4 Ripe Questions About Apple’s Big Bite Into Autos

23 Sep 2015 | Author: | No comments yet »

Apple announces electric car for 2019.

According to a report in the Wall Street Journal, leaders of the vehicle project, code-named Titan, were given permission to triple their 600-person staff as they work toward the goal.

The company has been in talks for more than a year over how to realize the idea of an Apple car – meetings that included state officials in California. While Apple has never officially confirmed it is planning to build a car, there are strong indications it is at least interested in automotive technology. The rumours have been further stoked by Apple’s huge new hiring push, bringing experts in areas including driverless cars and batteries, many of which have been hired from traditional carmakers. The Journal reported that, despite hiring experts in driverless cars, the vehicle expected to be shipped in 2019 will not be autonomous and that Apple does not have immediate plans to create such a car. Apple representatives in May also met with officials at an automotive testing facility east of San Francisco, and last month an Apple attorney met with officials at California’s Department of Motor Vehicles (DMV) to discuss the state’s regulations for self-driving cars. “DMV often meets with various companies regarding DMV operations.

The company will be hoping that the skills that have made the iPhones and other devices such a success — such as batteries and design — will also help create the new generation of cars. Technology writer Adrienne LaFrance explained in The Atlantic why it would make sense for Apple to introduce an electric car before an self-driving car, noting that easing into the market would allow Apple to test its operating systems while letting other companies fight what are sure to be bruising and protracted regulatory battles.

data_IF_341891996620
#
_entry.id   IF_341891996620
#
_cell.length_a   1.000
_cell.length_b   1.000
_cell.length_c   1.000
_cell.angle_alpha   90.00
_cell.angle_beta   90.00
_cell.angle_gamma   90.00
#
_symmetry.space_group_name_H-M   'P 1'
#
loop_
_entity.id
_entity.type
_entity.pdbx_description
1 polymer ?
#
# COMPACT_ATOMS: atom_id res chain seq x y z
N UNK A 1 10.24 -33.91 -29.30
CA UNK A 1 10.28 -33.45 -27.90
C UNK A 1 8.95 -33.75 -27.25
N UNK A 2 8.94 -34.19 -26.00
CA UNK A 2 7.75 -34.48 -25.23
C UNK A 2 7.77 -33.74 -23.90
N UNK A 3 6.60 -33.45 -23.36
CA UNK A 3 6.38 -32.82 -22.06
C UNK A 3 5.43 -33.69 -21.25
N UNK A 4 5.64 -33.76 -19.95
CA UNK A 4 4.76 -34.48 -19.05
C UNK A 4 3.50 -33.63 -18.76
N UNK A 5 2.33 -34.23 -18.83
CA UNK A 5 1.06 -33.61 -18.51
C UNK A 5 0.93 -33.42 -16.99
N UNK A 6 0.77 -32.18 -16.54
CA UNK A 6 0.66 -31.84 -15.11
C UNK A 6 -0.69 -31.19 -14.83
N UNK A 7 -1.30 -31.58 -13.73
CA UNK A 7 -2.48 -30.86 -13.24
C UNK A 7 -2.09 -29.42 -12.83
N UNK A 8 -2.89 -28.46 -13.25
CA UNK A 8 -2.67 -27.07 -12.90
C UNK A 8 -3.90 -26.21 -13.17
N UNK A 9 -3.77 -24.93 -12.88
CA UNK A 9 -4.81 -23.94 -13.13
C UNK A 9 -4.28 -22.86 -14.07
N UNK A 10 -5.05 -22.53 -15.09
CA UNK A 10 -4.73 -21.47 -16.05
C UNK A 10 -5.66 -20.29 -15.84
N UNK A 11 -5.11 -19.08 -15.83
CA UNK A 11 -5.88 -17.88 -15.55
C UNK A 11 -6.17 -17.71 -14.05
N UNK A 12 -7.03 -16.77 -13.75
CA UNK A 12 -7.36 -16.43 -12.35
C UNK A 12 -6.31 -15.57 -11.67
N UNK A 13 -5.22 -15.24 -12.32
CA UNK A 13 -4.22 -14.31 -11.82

As electric and driverless vehicles approach, both traditional carmakers and computer manufacturers have both looked to gain a foothold in the new industry. A number of automakers and tech firms, including Google Inc and Uber Technologies Inc, are working on technology for autonomous and electric-powered vehicles. Though some of those employees include self-driving car experts, that functionality will likely be introduced after the car is released, according to the same report. One is Volkswagen’s Megan McClain, who specializes in engineering automated driving systems and does research at Carnegie Mellon University, the main home of research and development of the technology; the other is a Tesla Motors’ senior engineer, who was not named.

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